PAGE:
Save Wing Island Group Forms to Oppose Wing Island Boardwalks

By: Bronwen Walsh

Liz Perry (ballcap) and Carl Ahlstrom IV (seated at right) say John Hay would roll in his grave over the idea of bringing more foot traffic into the marshes. Ahlstrom’s grandmother donated a large tract of buildable land along Quivett Creek to the town to protect the waterway. About 50 residents parked their beach chairs at Drummer Boy Park on Sept. 1 and planned to be there again Wednesday, Sept. 7 at 6 p.m. As of The Chronicle's print deadline, no date for the town’s second Wing Island public forum had been set.

BREWSTER – A community storm brews over adding sections of elevated boardwalk to connect Drummer Boy Park with Wing Island and the Cape Cod Museum of Natural History.

Some say adding sections of elevated boardwalk would spare nature from being further trampled and create an outdoor atrium through the diverse marsh, meadow and woodland habitats. Others foresee storm surge and ice flows inevitably damaging a multi-million-dollar effort to link the town’s six conservation trails.

About 50 people parked their beach chairs at Drummer Boy Park last Thursday to discuss the issue. Liz Perry and Carl Ahlstrom IV found themselves as the de facto heads of the picnic table amid “a group of concerned citizens.” An hour later, they voted by show of hands to name their cause “Oppose the Boardwalks, Save Wing Island.”

Researching all she could from the town website and the first of two public forums, Perry, a visual artist and Chronicle columnist, called the municipal vision “an enormous public project that’s going to have a huge impact on our environment.”

The idea was voter-approved last fall at town meeting as a long-term community goal. Since then, the museum scored a $1 million donation from an anonymous supporter of the plan.

Right now, wooden planks through the marshes preclude touring Wing Island at high tide. But sections of raised boardwalk would make educational tours and public access possible anytime.

Perry’s main point: Residents have taken lots of time to submit comments about the plans. “The town needs to look at our comments and take them seriously,” she said. “We’re very, very concerned that they’re not going to read our commentary.”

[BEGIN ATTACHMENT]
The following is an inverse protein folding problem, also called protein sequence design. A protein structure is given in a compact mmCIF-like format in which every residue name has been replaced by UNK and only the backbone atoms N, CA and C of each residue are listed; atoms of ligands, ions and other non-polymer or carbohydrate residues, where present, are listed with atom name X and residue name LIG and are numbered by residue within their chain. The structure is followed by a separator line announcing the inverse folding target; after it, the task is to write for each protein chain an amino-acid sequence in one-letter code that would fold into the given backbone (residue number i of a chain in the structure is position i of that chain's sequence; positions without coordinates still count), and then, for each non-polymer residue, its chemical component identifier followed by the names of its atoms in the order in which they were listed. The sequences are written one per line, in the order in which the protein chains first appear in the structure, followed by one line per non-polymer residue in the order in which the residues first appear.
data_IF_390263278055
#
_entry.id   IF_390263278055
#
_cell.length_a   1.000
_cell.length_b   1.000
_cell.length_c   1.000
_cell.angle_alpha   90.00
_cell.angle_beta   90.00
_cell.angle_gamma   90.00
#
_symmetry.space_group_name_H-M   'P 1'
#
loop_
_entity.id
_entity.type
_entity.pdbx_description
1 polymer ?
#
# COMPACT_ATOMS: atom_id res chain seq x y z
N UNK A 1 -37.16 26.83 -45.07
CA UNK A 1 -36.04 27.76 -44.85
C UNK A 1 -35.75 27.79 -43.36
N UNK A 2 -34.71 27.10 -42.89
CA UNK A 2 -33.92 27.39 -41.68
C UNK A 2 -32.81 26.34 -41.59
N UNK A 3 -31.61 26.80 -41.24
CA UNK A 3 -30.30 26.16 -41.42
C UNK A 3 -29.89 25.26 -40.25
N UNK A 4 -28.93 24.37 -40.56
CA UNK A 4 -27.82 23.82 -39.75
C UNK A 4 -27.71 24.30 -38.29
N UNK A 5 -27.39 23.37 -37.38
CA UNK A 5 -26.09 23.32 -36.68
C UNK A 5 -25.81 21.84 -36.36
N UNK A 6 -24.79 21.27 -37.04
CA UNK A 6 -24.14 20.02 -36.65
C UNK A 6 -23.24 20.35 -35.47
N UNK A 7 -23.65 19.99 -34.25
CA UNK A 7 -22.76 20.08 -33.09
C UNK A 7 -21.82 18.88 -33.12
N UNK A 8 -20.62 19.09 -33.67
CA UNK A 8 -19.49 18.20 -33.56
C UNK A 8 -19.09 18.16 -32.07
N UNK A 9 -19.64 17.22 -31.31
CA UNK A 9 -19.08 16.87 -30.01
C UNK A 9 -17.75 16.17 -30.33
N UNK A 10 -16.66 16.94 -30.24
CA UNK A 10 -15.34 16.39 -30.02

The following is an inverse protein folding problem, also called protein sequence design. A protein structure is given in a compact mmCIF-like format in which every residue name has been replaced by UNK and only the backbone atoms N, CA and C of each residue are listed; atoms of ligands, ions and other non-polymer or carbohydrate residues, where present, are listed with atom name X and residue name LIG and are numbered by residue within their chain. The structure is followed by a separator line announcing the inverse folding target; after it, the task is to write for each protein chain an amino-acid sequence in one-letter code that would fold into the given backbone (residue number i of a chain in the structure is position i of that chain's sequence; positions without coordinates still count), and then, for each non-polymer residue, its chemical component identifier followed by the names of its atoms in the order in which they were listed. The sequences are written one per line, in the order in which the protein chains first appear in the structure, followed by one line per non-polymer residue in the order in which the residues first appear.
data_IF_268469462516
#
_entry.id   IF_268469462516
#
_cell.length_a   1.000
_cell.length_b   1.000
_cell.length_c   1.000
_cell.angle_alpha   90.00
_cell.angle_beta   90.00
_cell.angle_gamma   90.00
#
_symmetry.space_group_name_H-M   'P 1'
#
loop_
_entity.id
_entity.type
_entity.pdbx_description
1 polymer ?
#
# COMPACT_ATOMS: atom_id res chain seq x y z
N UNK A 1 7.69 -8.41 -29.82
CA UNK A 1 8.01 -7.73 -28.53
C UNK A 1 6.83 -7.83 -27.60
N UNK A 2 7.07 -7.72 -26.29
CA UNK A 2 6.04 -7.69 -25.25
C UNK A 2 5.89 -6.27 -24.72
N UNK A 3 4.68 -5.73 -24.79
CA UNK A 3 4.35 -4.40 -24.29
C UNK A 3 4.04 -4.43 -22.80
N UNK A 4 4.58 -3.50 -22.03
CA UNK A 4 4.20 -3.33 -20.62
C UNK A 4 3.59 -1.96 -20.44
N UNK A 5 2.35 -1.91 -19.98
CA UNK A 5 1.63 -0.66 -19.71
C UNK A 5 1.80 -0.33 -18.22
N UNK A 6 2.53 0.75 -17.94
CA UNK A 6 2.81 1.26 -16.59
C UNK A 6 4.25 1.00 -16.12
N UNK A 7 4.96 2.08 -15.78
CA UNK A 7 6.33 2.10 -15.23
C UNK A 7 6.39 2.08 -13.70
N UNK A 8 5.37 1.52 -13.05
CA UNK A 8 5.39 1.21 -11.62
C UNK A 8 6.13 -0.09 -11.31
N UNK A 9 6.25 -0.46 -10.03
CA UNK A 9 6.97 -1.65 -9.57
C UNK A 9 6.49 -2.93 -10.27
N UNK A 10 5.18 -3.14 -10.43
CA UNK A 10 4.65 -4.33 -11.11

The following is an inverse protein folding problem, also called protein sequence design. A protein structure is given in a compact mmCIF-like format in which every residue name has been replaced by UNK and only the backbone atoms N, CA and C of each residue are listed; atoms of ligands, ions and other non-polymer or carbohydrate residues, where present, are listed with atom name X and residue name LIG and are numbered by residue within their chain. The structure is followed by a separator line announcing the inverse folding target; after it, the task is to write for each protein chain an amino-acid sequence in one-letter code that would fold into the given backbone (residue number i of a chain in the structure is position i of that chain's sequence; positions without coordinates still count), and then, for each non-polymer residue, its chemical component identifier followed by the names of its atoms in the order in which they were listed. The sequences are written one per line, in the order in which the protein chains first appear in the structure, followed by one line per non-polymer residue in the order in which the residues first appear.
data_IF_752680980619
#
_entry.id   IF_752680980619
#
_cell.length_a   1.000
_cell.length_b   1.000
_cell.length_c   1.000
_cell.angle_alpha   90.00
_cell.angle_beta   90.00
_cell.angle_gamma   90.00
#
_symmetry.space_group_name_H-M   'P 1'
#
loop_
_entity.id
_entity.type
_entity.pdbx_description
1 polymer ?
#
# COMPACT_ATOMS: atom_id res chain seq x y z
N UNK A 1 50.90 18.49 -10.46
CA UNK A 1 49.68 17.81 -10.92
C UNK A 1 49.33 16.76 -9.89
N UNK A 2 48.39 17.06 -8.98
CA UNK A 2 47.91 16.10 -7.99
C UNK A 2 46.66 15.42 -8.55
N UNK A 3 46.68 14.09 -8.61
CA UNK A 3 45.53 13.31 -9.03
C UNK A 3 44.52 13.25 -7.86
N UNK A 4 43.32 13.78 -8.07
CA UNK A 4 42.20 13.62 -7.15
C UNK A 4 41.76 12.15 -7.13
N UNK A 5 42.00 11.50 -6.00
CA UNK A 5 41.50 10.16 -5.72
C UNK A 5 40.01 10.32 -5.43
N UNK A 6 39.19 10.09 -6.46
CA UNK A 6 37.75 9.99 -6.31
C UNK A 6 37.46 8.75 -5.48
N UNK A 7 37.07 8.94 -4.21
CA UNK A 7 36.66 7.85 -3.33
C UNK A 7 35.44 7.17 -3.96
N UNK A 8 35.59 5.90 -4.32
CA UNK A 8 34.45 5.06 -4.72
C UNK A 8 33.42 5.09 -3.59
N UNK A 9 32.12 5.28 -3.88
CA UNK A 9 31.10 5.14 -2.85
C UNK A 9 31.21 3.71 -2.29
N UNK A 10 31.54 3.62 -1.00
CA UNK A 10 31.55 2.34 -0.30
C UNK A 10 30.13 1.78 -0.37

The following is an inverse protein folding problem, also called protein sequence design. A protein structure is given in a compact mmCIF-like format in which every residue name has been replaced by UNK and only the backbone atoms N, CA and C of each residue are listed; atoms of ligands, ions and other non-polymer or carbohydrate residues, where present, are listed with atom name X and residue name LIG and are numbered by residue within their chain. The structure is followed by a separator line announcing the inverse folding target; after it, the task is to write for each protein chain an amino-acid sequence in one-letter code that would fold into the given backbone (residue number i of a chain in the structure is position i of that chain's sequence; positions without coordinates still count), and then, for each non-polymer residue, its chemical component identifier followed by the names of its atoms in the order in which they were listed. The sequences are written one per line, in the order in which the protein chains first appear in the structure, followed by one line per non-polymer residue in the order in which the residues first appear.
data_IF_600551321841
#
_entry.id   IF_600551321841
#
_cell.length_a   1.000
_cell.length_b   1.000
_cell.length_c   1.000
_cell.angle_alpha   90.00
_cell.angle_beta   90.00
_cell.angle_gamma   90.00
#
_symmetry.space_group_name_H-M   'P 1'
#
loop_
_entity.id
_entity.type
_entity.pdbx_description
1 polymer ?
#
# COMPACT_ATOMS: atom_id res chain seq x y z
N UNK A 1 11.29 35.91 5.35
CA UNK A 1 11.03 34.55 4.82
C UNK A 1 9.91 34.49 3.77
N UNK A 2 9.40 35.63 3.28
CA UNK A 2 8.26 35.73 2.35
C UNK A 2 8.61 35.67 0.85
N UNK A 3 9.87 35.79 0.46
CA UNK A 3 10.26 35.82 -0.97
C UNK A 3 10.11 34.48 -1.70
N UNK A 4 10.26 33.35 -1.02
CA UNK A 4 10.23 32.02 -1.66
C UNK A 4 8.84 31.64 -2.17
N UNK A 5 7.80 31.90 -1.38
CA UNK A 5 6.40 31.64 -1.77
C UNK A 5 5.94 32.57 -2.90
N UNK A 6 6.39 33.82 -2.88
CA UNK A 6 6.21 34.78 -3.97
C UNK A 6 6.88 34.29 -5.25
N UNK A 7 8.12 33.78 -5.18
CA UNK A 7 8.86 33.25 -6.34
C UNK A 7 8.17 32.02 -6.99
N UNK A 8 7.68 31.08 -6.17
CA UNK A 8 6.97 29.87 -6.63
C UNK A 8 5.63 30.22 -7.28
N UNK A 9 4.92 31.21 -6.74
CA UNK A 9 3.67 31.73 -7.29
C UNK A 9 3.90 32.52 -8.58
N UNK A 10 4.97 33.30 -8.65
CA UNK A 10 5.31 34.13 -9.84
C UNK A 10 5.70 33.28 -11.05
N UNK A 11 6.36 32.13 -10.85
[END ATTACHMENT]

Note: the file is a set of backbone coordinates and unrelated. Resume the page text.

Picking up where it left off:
Lawn signs opposing the boardwalk have begun to pop up. The grassroots group plans to raise awareness on the Brewster community page on Facebook and build their own website around the tagline, “Save Wing Island. Stop the Boardwalks.”

“It will be a place where we can all share our letters and link to the town project,” said Janice Riley, who volunteered to help.

The group also may petition for a Wing Island conservation restriction before the Nov. 14 fall town meeting.

An email from Town Administrator Peter Lombardi and a permitting timeline on the town’s website estimate the project would begin in November, but there currently is no planned vote at the Nov. 14 town meeting.

Lombardi said a project cost estimate likely would be available at a second public forum early this fall. Perry said she hopes the next public forum will be a hybrid of in-person and Zoom testimony. A date for the session has yet to be set.

Others at Drummer Boy Park asked whether bringing more tourism into the marshes is against the museum’s mission statement and that of the Brewster Conservation Trust.

The boardwalk project is “contrary to what John Hay would have wanted,” Perry said, referring to the naturalist and Museum of Natural History’s first president. She and husband Ahlstrom favor “protecting this view that we could lose forever.” 

Among their concerns: Will storm surge or ice flow topple something that costs millions to build? What are the projected ongoing maintenance costs?
“There are so many questions,” Perry said. “The CMNH holds the keys to the gate, but the town owns the land. If we’re a cohesive group, the town will know we mean business.”

A link to the town’s Wing Island project page is at